What Determines the NZD/USD exchange Rate?Several factors can impact the NZD/USD rate valuation, including:RBNZ and FRS Monetary Policies: Reserve Bank of New Zealand and the Federal Reserve System controls the supply of money in the market, to keep the economy on track. A dovish policy, which is also known as expansionary policy, from either of the central banks, weakens the related currency. In contrast, a hawkish monetary policy (contractionary policy) strengthens the currency
NZD/USD SpecificationsThe NZD/USD is traded in amounts denominated in the US Dollar. Standard lot Size: 100,000 Mini lot size: 10,000 One pip in decimals 0.0001 Pip Value: $10.00
NZD/USD - FAQs
NZD/USD is a popular currency pair, as it features two of the world's most commonly traded currencies. It is an attractive trading pair because both of its components have different interest rates and inflationary cycles, which can create profitable opportunities if traders are able to accurately predict their relative movements. The NZD/USD pair often experiences volatile swings due to international news events or economic releases that affect both countries differently. Many traders find this volatility appealing as it offers an opportunity for quick profits in the short term. Additionally, when compared to other major pairs such as EUR/USD and GBP/USD, NZD/USD typically has lower spreads and a tight bid-ask spread which can make it more cost-effective for traders who are looking to take advantage of small changes in price.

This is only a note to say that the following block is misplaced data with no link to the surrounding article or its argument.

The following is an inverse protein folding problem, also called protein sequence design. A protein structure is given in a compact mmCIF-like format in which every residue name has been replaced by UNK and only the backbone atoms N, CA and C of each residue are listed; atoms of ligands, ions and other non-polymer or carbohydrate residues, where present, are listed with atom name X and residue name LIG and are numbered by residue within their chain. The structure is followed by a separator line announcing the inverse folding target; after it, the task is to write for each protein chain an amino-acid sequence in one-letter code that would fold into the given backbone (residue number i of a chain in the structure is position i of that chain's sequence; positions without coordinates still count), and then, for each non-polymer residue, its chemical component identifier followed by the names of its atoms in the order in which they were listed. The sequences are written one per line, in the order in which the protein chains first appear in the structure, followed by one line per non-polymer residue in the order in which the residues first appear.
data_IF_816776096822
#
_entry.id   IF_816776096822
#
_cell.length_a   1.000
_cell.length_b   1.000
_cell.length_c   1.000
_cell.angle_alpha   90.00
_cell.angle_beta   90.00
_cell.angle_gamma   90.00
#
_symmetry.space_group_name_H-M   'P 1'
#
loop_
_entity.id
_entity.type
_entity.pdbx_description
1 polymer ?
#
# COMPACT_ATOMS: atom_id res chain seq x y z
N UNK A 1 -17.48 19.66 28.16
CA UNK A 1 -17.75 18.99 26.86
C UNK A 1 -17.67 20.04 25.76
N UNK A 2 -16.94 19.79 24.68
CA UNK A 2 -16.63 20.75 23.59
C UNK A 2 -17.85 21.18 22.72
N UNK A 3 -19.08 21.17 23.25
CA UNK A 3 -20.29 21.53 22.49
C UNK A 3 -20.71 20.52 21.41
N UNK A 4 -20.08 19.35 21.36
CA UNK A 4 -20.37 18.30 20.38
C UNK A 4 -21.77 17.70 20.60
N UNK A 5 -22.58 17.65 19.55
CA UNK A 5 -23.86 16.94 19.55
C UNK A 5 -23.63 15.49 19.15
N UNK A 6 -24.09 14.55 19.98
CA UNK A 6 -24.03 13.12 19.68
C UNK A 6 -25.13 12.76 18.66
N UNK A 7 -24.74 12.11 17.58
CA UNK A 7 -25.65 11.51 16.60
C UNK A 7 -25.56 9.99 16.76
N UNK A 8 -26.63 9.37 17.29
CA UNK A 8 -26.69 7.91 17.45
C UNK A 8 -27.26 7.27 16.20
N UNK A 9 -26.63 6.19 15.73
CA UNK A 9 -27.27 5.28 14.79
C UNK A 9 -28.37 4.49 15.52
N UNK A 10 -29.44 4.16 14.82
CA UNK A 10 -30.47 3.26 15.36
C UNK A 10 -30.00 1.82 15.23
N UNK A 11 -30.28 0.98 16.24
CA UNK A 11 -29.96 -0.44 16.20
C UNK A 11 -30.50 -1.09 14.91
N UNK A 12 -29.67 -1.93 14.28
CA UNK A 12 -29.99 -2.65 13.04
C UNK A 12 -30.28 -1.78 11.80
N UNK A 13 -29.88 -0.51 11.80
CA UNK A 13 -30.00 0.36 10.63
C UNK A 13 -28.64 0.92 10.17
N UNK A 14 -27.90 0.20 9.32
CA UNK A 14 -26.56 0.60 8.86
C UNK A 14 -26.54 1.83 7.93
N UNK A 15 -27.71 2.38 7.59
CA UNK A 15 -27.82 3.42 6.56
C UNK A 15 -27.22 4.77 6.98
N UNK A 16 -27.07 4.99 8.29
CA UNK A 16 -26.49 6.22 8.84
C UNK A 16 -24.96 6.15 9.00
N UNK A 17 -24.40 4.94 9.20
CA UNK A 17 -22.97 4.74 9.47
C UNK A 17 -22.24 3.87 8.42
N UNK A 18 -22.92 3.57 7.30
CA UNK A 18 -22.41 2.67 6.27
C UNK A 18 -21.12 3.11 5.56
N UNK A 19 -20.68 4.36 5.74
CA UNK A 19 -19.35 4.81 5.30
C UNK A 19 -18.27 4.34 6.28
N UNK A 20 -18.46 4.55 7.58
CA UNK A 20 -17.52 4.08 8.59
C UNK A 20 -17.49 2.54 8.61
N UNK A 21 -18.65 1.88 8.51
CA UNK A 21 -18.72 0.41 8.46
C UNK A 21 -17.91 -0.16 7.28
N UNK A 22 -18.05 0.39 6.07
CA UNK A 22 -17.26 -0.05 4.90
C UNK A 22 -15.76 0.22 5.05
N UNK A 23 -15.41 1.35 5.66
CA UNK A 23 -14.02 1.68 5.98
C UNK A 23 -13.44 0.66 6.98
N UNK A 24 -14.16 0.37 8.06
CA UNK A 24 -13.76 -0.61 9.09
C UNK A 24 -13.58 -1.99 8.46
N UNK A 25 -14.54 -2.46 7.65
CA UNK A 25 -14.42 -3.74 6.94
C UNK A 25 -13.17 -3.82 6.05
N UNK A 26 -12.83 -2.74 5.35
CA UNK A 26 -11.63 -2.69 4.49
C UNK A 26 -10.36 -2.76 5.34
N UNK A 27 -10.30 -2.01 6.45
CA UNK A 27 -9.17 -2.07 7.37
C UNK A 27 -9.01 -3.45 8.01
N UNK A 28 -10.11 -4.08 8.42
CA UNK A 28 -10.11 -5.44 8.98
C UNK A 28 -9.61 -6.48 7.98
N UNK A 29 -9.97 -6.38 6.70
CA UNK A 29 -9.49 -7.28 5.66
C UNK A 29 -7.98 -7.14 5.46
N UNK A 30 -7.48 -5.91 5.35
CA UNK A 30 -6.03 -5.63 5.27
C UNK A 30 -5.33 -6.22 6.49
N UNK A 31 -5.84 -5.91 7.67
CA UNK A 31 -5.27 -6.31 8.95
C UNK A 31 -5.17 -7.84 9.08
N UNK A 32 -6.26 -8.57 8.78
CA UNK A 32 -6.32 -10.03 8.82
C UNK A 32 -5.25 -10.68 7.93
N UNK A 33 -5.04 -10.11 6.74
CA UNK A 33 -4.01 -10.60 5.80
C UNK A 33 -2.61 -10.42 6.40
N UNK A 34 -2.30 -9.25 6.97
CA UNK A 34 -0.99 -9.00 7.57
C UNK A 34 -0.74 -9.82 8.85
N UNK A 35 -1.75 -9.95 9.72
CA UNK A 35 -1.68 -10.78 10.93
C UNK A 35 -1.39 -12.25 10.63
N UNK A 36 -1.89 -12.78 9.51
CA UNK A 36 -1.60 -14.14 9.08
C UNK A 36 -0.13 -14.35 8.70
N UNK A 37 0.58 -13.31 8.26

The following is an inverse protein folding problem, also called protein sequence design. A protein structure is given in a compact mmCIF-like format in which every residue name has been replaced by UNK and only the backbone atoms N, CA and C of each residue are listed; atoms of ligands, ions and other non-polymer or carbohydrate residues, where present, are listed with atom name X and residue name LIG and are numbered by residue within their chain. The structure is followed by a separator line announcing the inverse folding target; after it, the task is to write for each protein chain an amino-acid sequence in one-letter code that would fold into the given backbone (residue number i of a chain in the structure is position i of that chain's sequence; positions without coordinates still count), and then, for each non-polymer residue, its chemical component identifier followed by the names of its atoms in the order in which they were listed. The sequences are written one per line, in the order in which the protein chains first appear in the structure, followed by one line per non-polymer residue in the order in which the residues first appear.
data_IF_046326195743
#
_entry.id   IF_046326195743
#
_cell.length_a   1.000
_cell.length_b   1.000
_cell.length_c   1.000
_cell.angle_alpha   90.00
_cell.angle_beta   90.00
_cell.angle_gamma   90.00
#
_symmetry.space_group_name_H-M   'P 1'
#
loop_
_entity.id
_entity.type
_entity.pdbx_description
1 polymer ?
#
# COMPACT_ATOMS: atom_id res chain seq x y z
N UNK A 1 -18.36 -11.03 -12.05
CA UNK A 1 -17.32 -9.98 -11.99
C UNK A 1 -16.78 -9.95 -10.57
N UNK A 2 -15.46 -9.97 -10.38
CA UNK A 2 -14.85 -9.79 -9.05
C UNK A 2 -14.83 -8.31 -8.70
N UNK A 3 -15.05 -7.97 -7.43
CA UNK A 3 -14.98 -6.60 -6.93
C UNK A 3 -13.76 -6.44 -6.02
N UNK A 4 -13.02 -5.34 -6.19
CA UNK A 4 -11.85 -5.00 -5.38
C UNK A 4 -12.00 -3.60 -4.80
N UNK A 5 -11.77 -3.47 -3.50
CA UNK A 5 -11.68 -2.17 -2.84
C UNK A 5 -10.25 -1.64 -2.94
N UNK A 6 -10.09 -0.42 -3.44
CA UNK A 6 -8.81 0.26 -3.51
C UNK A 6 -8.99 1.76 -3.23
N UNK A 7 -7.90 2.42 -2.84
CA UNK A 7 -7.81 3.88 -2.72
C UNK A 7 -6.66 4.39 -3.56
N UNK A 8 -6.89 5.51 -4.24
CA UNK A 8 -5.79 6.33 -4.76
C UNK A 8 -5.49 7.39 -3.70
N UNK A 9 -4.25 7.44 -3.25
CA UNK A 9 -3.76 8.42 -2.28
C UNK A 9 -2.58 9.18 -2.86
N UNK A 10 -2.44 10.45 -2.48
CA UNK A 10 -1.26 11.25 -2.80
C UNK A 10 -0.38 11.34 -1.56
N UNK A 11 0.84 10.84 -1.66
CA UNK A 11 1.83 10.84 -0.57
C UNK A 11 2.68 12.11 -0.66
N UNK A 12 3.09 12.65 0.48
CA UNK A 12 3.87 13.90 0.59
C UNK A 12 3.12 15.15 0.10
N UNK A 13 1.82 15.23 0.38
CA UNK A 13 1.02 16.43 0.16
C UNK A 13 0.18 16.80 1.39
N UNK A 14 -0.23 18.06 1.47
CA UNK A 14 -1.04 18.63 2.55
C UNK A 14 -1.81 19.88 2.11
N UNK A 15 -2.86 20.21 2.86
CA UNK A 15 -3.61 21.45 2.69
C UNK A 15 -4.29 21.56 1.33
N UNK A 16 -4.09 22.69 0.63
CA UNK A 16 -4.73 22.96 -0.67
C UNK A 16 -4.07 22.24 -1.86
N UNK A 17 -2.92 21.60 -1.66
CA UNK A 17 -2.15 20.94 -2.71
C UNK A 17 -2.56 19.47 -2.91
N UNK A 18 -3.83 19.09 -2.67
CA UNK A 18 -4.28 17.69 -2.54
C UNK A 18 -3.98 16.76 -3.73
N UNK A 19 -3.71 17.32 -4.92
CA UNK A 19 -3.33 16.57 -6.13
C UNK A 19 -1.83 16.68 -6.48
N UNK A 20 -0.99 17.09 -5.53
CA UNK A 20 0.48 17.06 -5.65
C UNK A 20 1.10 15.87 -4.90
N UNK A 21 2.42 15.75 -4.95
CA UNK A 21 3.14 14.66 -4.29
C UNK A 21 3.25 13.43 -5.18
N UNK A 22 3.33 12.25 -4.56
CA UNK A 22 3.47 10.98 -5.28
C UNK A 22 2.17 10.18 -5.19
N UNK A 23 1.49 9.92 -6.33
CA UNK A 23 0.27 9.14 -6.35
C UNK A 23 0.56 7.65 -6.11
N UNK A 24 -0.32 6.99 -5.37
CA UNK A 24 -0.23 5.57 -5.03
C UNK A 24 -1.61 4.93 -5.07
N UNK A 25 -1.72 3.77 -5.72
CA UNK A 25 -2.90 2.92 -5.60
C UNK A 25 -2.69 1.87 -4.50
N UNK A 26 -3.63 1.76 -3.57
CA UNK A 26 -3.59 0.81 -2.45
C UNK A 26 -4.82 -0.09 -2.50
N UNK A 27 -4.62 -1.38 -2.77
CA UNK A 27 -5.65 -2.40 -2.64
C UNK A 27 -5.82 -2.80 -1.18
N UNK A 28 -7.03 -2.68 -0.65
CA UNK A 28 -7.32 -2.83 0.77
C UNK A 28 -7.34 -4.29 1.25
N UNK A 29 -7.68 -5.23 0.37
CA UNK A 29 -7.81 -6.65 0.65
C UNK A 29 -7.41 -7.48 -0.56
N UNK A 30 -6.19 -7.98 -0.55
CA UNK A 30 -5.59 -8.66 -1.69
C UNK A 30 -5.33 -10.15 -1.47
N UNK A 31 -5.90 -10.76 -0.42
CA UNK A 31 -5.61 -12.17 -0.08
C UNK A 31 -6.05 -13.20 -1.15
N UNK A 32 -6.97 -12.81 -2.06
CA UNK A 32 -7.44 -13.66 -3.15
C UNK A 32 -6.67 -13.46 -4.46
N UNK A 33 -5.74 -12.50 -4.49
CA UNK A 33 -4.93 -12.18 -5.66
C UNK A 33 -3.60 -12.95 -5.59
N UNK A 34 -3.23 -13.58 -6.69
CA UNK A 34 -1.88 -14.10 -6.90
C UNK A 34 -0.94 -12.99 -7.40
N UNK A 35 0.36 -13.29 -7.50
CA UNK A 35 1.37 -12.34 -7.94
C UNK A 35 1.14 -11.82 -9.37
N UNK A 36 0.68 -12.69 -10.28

The NZD/USD exchange rate is currently bearish. This means that when you buy 1 US Dollar, you will receive fewer New Zealand Dollars in exchange. The current trend of the pair is downward, with the US Dollar strengthening and the New Zealand dollar weakening against it. This can be seen in its recent price movements as well as from technical analysis such as studying candlestick patterns. It is important to keep in mind however that market conditions can change quickly and this trend may not last long-term so it's best to do your own research before making any investment decisions.